At first glance, acronyms for organizations involved in real estate in Ontario may resemble a bowl of alphabet soup. It’s not necessarily easy to understand the roles these groups play, and the interests they represent.

Let’s start with the organization I’m proud to represent: the Real Estate Council of Ontario, or RECO.

Established in 1997, RECO is a consumer protection organization that regulates real estate salespersons, brokers and brokerages on behalf of the provincial government. In a nutshell, RECO enforces Ontario’s real estate laws. Our goal is a fair, safe and informed marketplace, and registration with us (with certain exceptions) is mandatory for anyone who wishes to legally trade in real estate in the province.

Providing helpful buying and selling information to the public is one way RECO acts in the public’s interest. We establish education prerequisites and mandatory continuing education for salespersons or brokers. We routinely inspect brokerage offices to check that they’re complying with the law, and we address inquiries, concerns and complaints about the conduct of real estate professionals. We also administer an insurance program that includes consumer deposit protection.

As a regulator, RECO takes professional ethics very seriously. Real estate salespeople who are caught breaking the Code of Ethics may be hit with fines of up to $25,000 or get kicked out of the business, depending upon the severity of the offence. Last year, 28 people were denied registration, or had theirs revoked following a RECO investigation. We sent 41 cases to a discipline panel, conducted over 1,000 brokerage inspections and achieved 29 convictions in provincial court.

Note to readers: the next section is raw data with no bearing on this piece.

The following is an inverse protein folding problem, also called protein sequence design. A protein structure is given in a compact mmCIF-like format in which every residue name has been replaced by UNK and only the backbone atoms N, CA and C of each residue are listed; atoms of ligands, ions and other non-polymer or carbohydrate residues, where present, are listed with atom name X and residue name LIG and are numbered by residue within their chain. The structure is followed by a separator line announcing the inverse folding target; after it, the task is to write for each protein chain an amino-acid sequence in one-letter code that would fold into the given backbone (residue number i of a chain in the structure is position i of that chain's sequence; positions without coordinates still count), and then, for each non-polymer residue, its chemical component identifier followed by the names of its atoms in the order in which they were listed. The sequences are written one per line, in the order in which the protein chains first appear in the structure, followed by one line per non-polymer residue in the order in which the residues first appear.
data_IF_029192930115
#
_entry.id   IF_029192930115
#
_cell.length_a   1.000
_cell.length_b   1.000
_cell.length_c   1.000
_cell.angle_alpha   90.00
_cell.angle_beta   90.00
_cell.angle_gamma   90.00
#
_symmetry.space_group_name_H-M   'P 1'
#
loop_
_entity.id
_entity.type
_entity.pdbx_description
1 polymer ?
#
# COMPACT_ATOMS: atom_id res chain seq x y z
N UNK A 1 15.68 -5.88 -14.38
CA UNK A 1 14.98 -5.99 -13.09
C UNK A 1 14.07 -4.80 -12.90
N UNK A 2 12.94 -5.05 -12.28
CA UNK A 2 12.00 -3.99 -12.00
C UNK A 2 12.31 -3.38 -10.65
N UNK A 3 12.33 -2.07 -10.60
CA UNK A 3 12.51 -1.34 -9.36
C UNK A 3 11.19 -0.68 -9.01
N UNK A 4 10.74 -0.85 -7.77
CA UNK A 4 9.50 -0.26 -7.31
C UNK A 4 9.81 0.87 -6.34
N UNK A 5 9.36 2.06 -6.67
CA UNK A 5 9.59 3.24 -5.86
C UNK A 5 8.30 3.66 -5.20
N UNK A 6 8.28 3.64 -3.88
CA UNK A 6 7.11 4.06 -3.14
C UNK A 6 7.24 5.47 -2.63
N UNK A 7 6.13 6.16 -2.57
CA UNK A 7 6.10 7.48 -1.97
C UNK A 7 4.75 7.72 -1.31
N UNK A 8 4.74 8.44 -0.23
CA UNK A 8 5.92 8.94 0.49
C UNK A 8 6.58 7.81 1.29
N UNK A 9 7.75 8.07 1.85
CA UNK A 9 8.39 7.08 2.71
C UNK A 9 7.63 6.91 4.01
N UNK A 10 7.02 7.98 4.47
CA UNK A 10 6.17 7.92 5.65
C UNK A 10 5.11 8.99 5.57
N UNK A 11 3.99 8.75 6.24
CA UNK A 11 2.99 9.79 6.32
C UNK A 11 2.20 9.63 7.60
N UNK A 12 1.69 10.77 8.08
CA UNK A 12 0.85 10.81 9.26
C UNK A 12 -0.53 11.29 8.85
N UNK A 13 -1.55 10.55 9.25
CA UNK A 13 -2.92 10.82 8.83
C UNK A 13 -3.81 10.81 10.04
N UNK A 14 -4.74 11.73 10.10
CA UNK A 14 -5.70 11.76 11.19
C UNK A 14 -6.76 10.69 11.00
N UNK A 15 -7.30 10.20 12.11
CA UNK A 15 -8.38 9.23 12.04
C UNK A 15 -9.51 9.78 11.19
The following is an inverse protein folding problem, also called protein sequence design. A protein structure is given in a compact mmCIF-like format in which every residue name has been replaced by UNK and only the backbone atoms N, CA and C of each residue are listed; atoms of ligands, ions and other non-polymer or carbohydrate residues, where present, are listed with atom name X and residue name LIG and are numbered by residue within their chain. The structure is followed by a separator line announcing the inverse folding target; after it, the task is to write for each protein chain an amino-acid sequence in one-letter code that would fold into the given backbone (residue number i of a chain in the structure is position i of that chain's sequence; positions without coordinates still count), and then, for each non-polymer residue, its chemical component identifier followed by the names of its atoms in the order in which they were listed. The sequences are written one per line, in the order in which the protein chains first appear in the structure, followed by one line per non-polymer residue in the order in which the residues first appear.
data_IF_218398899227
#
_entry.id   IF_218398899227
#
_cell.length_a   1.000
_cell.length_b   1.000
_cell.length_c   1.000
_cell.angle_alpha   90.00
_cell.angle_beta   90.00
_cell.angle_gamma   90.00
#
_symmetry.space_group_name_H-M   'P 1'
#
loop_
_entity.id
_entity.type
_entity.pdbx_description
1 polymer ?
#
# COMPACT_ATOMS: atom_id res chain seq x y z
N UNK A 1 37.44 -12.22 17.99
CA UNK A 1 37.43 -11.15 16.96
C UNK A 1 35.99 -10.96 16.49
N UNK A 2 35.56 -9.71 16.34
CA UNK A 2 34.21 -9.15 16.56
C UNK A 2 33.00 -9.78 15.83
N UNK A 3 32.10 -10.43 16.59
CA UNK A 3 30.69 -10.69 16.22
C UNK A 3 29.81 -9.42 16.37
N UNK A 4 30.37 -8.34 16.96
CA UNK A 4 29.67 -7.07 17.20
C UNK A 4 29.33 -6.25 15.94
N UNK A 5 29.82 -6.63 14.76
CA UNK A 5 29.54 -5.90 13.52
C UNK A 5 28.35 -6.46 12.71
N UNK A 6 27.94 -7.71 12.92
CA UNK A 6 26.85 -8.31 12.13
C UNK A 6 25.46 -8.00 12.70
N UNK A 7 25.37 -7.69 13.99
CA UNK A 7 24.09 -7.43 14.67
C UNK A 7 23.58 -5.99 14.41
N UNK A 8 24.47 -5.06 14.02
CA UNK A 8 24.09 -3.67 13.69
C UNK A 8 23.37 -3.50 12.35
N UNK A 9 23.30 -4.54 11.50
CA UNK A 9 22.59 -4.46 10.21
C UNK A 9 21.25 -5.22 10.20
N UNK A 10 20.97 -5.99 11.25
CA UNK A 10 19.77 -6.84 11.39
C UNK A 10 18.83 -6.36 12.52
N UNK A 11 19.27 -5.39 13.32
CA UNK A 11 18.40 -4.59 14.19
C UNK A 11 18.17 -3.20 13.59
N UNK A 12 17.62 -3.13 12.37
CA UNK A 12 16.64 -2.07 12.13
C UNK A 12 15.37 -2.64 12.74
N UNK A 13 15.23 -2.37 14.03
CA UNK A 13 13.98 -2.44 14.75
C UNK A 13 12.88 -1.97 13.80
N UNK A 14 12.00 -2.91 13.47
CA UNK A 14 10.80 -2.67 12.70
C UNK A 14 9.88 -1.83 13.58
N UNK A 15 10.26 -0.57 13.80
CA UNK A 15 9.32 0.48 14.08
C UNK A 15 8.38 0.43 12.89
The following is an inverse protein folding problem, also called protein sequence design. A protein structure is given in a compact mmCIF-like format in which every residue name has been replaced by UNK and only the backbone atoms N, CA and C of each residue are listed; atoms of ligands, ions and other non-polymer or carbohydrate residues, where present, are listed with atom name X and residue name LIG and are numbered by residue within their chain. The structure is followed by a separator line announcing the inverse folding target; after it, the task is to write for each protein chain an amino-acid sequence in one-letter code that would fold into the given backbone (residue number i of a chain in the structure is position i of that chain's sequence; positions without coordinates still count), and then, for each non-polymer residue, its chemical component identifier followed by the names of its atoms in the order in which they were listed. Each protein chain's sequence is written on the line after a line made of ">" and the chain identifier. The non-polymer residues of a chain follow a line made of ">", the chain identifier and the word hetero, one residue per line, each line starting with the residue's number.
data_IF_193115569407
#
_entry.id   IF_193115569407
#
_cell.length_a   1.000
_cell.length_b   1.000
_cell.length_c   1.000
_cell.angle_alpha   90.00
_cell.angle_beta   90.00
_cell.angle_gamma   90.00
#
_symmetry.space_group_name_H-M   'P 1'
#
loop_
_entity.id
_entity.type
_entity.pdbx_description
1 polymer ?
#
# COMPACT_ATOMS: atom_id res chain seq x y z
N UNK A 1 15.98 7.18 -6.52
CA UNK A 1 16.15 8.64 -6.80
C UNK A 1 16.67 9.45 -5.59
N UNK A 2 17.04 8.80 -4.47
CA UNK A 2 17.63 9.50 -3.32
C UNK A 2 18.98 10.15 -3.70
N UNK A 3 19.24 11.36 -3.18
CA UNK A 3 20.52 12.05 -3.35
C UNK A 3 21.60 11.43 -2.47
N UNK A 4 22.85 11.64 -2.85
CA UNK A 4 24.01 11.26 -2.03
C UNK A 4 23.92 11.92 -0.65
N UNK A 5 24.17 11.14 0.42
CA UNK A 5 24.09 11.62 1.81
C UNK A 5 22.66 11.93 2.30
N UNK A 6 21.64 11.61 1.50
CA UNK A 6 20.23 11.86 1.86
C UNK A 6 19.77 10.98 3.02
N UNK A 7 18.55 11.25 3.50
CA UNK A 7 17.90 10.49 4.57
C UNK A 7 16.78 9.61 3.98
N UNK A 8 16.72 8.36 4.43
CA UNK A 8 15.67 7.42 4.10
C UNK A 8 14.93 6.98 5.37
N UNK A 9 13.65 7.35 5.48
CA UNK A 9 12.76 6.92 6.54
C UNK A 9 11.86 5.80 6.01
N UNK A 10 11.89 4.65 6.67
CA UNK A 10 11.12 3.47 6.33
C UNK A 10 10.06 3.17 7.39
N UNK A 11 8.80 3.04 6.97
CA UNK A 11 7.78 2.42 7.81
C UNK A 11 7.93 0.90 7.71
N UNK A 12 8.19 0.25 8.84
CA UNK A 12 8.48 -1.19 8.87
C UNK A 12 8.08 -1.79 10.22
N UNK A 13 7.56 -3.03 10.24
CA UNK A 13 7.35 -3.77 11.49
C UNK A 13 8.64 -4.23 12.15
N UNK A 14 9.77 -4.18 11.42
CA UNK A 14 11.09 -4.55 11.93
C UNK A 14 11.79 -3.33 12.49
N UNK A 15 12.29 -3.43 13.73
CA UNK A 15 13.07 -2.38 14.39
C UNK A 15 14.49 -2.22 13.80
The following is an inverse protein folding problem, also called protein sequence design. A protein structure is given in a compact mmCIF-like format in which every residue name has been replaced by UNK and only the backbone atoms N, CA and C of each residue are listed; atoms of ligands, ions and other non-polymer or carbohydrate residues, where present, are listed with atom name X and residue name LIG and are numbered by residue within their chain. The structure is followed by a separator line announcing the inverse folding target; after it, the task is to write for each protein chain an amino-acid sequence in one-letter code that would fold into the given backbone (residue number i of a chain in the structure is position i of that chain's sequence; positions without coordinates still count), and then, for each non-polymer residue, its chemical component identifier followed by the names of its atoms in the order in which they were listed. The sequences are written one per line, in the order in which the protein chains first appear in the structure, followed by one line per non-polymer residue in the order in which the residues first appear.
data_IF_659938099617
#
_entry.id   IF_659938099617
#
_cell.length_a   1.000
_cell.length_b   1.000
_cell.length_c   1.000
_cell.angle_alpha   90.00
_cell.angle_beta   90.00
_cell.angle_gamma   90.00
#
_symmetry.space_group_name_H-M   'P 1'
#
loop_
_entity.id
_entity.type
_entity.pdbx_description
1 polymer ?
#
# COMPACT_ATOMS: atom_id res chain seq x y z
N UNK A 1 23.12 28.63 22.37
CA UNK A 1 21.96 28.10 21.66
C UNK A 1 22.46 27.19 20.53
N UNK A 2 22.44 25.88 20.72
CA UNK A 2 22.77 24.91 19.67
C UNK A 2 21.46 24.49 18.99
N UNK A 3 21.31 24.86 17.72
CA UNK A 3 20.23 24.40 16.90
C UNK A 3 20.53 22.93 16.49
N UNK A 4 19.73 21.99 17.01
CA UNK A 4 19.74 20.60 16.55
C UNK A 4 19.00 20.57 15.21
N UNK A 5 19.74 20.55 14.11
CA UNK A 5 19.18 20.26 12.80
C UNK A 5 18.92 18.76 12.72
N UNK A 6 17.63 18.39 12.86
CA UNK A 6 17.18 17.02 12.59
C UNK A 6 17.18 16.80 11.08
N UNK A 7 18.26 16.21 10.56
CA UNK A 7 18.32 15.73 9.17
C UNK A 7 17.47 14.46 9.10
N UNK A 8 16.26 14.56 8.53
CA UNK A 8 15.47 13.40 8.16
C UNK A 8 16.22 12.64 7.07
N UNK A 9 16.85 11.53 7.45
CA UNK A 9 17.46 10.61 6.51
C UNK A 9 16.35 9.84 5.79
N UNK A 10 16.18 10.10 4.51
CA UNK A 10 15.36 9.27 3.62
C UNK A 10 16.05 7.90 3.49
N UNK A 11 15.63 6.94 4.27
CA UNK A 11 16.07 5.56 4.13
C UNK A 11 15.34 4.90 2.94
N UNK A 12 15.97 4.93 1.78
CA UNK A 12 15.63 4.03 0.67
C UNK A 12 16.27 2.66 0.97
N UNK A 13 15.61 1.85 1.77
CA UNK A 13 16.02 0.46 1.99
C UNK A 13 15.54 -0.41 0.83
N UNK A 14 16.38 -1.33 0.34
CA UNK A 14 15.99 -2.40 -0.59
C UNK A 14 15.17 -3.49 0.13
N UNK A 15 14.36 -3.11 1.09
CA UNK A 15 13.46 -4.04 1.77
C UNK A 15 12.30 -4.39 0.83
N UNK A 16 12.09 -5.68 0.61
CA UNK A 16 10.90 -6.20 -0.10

That’s RECO, but what about the other organizations? Many real estate professionals voluntarily choose to join local real estate boards for the services they provide and for a stronger voice with elected officials.

TREB — the Toronto Real Estate Board — is one of 39 real estate boards across Ontario. Salespeople who join a real estate board automatically become members of both the Ontario Real Estate Association, and the Canadian Real Estate Association, which lobby legislators at Queen’s Park, and on Parliament Hill, respectively. Generally speaking, TREB and other local associations deal with local issues.

OREA, the Ontario Real Estate Association, deals with provincially focused issues. CREA, the Canadian Real Estate Association, works on the national scale.

It’s important to remember that TREB, OREA and CREA are industry associations which represent the interests of real estate salespeople. All three have played important roles in the development of the real estate industry, and they continue to perform a valuable service by speaking up for their members.

As you can see, each organization has a constructive role to play in the formation of public policy. But when it comes to protecting the public, RECO has the consumer protection mandate, as delegated by the Ontario government.

Contributed by: RECO

Joseph Richer is Registrar of the Real Estate Council of Ontario (RECO). He is in charge of the administration and enforcement of all rules that govern real estate professionals in Ontario. 

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